|Born||William Michael Hootkins
July 5, 1948
Dallas, Texas, U.S.
|Died||October 23, 2005
Santa Monica, California, U.S.
|Burial place||Sparkman-Hillcrest Memorial Park Cemetery, North Dallas, Texas, U.S.|
|Occupation||Film, television, voice actor|
(Jul–Oct 2005; his death)
William Michael "Hoot" Hootkins (July 5, 1948 – October 23, 2005) was an American character actor, best known for supporting roles in Hollywood blockbusters such as Star Wars, Raiders of the Lost Ark and Batman.
Hootkins was born in Dallas, Texas. At the age of 15, Hootkins found himself caught up in the FBI's investigation into the assassination of President John F. Kennedy when he was interviewed about Mrs. Ruth Paine, the woman "harboring" Marina Oswald, the Russian wife of the presumed assassin Lee Harvey Oswald. He had been studying Russian with Paine at his school, St. Mark's in Dallas, where he also developed his taste for theatre, joining the same drama group as Tommy Lee Jones. Hootkins would later say that, since Jones was better looking and got all the best parts, "I supported from then on in."
Hootkins attended Princeton University, studying astrophysics before transferring to oriental studies, where he became fluent in Mandarin Chinese. He was a mainstay of the Theatre Intime, making a particular impact with his performance in Orson Welles' Moby Dick—Rehearsed. On the recommendation of his friend John Lithgow, he moved to London in the early 1970s and trained as an actor at the London Academy of Music and Dramatic Art (LAMDA). He made his home in London until 2002, when he moved to Los Angeles.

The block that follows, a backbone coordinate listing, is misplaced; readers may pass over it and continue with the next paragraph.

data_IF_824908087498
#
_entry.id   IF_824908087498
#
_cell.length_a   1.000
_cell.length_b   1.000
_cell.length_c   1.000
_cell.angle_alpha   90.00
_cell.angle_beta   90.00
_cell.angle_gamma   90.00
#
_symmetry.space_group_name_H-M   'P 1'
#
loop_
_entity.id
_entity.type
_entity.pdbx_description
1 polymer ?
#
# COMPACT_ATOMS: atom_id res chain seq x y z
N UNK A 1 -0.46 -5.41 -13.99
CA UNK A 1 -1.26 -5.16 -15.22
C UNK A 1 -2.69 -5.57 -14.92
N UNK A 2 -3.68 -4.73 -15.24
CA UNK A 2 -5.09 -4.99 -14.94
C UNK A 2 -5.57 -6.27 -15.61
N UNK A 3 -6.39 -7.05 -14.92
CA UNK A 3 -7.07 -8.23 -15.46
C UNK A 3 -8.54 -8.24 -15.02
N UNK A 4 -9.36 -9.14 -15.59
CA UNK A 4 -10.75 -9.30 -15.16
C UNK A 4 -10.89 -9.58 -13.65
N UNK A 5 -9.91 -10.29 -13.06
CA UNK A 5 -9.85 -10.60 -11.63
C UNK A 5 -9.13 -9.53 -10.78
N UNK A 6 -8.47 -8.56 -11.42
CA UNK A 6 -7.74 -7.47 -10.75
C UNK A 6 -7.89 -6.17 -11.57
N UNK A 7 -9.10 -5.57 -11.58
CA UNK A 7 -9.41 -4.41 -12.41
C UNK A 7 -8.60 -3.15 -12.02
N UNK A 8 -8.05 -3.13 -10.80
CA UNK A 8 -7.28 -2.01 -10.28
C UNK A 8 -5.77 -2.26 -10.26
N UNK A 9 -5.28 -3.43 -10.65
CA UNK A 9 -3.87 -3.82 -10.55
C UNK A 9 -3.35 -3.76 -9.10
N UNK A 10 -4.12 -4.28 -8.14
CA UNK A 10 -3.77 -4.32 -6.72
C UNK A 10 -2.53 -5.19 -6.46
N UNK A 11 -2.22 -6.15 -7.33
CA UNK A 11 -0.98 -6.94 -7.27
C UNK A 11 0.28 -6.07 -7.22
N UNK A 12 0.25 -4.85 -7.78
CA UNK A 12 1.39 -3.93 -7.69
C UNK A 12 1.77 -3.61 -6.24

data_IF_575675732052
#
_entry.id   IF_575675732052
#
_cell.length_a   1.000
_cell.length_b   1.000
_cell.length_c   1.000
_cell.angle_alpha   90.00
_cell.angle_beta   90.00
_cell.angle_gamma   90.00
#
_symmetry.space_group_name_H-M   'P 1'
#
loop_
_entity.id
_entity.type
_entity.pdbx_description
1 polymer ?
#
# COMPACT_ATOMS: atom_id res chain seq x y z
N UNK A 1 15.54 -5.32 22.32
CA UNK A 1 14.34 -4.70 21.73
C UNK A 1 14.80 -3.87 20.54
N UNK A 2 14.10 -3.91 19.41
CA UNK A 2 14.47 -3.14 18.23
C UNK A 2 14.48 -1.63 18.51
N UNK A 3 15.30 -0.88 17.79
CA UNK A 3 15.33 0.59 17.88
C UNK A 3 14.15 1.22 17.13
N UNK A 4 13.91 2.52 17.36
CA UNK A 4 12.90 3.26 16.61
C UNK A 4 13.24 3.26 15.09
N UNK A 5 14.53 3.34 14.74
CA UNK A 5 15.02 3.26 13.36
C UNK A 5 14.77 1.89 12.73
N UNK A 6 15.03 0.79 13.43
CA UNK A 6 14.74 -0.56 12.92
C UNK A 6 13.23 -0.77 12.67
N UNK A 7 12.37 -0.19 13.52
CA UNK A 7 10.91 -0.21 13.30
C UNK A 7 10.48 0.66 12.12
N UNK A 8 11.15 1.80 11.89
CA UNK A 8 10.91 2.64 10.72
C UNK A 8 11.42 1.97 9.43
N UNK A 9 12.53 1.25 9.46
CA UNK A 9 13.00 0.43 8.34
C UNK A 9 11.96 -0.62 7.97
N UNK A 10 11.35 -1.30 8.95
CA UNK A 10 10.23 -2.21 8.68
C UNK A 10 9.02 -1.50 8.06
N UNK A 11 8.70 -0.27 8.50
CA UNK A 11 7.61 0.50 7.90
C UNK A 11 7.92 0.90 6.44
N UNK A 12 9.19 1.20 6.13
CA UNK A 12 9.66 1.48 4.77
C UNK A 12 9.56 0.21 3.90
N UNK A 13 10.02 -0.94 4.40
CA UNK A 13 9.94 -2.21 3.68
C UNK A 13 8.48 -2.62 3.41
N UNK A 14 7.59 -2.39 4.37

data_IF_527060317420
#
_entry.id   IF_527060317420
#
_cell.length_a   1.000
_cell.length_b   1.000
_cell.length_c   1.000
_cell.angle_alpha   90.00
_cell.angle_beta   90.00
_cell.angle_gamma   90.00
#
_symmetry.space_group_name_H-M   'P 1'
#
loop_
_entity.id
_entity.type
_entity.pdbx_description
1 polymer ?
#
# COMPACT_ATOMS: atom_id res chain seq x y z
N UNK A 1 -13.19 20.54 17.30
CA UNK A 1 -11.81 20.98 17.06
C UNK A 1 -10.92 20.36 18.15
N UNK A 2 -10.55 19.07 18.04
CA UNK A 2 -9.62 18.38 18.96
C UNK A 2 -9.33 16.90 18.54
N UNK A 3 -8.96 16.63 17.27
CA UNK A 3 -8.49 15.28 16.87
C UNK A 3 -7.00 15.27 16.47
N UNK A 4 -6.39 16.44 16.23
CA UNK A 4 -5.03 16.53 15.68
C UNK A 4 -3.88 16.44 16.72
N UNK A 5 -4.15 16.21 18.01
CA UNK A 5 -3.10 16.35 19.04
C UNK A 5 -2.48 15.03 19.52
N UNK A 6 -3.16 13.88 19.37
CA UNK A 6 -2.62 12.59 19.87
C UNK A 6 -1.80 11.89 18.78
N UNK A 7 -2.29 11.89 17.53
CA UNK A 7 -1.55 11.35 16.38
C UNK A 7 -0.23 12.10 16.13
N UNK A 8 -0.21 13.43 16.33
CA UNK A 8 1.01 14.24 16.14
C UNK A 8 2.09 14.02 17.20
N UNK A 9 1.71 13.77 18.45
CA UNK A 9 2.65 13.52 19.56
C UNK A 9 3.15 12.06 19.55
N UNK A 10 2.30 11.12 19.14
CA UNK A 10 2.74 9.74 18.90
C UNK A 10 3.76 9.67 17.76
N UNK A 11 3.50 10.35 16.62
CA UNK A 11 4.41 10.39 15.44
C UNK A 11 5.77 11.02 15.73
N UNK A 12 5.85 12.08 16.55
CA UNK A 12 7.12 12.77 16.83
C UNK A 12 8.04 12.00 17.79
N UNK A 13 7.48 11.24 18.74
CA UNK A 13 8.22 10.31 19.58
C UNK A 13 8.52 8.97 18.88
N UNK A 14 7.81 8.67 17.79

In England, Hootkins found work in the theatre as well as in film, and he would have his greatest success on stage portraying Alfred Hitchcock in Terry Johnson's 2003 hit play Hitchcock Blonde, first at the Royal Court Theatre and in London's West End. The role was such a success that producers planned to take the show to Broadway, but it was canceled after he was diagnosed with cancer.
Film and television
Hootkins appeared in many roles that made him a welcome figure at fan conventions, particularly for Star Wars in his role of Jek Tono Porkins. He also appeared in significant parts in films as Hardware (1990), Like Father, Like Santa (as Santa Claus), and Hear My Song (1991), where he was the Mr. X who was presumed to be the Irish tenor Josef Locke under a false name. He portrayed Fatty Arbuckle in Ken Russell's infamous 1977 flop, Valentino and played Hans Zarkov's assistant in the 1980 Flash Gordon. He also made appearances in such films as Raiders of the Lost Ark and Tim Burton's Batman (the latter as Lt. Eckhardt).
He also appeared in several roles on television, including Charles Frohman in The Lost Boys (1978), Colonel Cobb in the remake of The Tomorrow People and as Uncle George in the 2002 remake of The Magnificent Ambersons.
He was also a voice artist, recording dozens of plays for BBC Radio Drama where his roles ranged from J. Edgar Hoover and Orson Welles to Winston Churchill. In audio books, he read works by Jack London, Henry Wadsworth Longfellow, Robert Bloch and Carl Hiaasen and performed a complete reading of Herman Melville's Moby-Dick for Naxos Records Audiobooks in some 24 hours and 50 minutes. He also voiced Dingodile in Crash Bandicoot 3: Warped, Maximillian Roivas in the cult hit Eternal Darkness: Sanity's Requiem, and Lucifer in the stop-motion film The Miracle Maker. He played Bobby Mallory in BBC Radio4's dramatisations of Sara Paretsky's V. I. Warshawski novels, alongside Kathleen Turner.
|1973||Big Zapper||Kono's Henchman|
|1977||Twilight's Last Gleaming||Sgt. Fitzpatrick||Credited as Bill Hootkins|
|Star Wars Episode IV: A New Hope||Porkins (Red Six)|
|1978||The Billion Dollar Bubble|
|1979||The Lady Vanishes||Party guest|
|1980||Bad Timing||Col. Taylor|
|Raiders of the Lost Ark||Major Eaton|